It’s important to use meaningful variable names and limit the nesting of selection and/or loop statements (e.g. if, switch, while). Highly readable code will definitely improve an engineer’s debugging experience.

This also involves adding more context to your error messages. This improves readability and helps with debugging later on.

Employ breakpoints more than log statements. The truth is, logging will not go out of fashion especially when debugging — it’s convenient. You could easily throw in a `console.log`, right? — but it has its limits (such as execution coverage — If the programs’ execution never gets to a particular point where the log statements are present then it doesn’t work) and it can be bad for DX (developer experience) and overall productivity.

You can setup logging by instrumenting the codebase so it can log critical runtime info to standard output a.k.a the terminal. However, a better option will be to utilise breakpoints. It’s important to be methodical about this and not do it haphazardly.

There has to be a big picture reason as to why and where you place a breakpoint (not just on statements inside branch/loop statements) or console debug or log statement(s) within the code. This will ultimately guide you to exposing how your code behaves at runtime.

One of the best features of breakpoints is that you can pause and resume code execution as you inspect memory usage or the value of different variables. Breakpoints also follow code execution irrespective of the file where the calling or called code is located. Finally, it is important to note that console logs can be misleading some times.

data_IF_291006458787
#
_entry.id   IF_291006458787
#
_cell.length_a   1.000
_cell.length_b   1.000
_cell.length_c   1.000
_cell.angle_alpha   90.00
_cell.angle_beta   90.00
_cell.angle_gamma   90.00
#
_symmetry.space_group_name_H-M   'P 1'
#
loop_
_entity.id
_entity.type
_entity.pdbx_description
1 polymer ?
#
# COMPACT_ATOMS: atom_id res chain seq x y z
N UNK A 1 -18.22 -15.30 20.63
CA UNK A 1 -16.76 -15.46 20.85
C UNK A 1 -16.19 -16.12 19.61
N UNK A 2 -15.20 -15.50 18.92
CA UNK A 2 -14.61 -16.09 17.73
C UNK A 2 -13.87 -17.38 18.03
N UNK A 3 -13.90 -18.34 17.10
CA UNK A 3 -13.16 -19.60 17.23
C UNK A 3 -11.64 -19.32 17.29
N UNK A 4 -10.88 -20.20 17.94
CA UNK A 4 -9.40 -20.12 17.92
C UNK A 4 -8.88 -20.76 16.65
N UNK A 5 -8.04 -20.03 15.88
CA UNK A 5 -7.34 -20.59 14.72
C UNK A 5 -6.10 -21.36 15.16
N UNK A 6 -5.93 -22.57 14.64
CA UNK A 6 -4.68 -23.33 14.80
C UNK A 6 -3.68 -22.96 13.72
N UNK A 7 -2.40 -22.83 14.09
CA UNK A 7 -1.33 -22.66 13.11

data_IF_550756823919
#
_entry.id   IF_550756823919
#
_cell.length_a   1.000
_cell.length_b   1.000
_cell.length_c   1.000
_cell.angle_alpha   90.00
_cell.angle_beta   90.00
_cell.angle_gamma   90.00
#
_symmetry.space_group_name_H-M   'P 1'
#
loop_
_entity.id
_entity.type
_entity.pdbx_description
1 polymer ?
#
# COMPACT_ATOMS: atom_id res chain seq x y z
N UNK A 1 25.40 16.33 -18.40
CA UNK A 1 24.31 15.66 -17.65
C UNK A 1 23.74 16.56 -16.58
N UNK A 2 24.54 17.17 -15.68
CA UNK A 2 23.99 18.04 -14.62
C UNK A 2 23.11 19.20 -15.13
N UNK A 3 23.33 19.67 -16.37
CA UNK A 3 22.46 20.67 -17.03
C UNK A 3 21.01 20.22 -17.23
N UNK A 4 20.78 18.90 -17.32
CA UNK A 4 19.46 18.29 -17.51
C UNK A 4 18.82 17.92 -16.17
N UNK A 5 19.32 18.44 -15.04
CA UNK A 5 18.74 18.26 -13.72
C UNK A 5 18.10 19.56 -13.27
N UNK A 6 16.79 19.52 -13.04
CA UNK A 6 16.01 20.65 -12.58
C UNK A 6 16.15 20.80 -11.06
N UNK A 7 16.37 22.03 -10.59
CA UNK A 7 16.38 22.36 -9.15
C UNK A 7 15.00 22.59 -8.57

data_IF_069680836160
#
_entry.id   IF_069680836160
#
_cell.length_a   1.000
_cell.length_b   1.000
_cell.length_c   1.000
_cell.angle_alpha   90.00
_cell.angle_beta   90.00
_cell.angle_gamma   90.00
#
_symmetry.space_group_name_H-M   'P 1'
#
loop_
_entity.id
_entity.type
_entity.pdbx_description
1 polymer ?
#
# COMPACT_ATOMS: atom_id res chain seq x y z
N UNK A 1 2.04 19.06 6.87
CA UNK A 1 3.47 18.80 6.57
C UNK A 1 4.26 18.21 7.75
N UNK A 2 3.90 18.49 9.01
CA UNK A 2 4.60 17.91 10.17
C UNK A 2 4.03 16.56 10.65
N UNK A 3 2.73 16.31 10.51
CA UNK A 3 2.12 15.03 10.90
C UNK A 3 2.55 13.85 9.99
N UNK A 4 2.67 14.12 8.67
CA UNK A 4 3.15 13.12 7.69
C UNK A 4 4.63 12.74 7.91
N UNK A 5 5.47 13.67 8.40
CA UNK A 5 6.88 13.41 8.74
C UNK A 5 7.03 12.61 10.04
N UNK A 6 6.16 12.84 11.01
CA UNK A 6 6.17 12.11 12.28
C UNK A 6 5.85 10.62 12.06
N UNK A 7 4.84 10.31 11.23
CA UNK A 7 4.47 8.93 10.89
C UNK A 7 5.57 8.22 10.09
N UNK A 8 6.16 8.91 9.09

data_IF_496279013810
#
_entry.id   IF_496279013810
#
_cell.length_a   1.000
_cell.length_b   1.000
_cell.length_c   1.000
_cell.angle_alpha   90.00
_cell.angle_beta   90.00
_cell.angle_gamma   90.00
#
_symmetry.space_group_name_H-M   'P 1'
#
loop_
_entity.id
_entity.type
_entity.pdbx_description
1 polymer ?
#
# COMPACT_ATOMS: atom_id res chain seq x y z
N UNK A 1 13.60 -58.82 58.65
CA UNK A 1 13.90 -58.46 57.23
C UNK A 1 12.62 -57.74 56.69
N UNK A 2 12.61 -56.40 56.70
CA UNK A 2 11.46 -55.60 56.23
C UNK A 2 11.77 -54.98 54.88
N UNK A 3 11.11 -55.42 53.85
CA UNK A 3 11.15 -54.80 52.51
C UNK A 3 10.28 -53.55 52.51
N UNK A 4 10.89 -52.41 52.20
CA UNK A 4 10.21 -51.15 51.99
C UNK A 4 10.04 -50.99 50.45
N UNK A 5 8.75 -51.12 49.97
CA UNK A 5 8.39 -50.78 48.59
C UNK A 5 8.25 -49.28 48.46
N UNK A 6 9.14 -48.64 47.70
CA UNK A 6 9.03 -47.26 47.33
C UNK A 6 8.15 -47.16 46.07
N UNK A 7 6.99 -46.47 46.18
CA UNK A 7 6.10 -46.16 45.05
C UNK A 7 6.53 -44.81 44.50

Go back to where it last worked and find the difference. Discovering the disparity between then and now can get you very far along quickly. If it was working before and no longer working now after the change, then it might be safer to roll it back to when it worked. version control systems like Git make this easy and possible. You can always work your way back once you figure out the difference and narrow down to find out exactly where the defective logic is located in the codebase. You could leverage Git Blame to enable you to figure out exactly where the faulty code was introduced.

Write defensive/offensive code. It is important to know the consequence of every code statement in any given section of your codebase. You need to know the return type(s) and parameter type(s) of functions when called, you need to know what side effects are initiated by any function/method call. Also, you need to handle all possible errors that may occur in all valid code paths properly.

Usually, when errors occur in valid code paths and aren’t handled properly, the whole software runtime crashes but you get no meaningful error message. All you get is a cryptic runtime error that your code has crashed. This can all be avoided by writing defensive code.

There are several tools to help you write defensive code. In JavaScript (Typescript), type guards can be used to further defend your code against the quirks of JavaScript and/or any incorrect variable data type(s). Similarly, type guards also exist in Python v3 to achieve the same thing.

Earlier in this article, i shared a code screenshot of the BankAccount class, which had a class invariant method (_invariantPassesFor) defined on it. The invariant works (a.k.a stays true) when data with the correct type is passed but what if data with the incorrect type gets passed in ? Most definitely. Why, you asked ? Take a look at the code below:

JavaScript: Data with incorrect type passed into class invariant method

When null gets passed into the class method (_invariantPassesFor), it gets compared (≥) with zero (0). This relational check passes and the invariant stays true but the value is invalid because initialBalanceAmount for a BankAccount cannot be null.

JavaScript: quirks !!!

So, how do we fix this ? We fix it by introducing a type guard!

JavaScript: type guards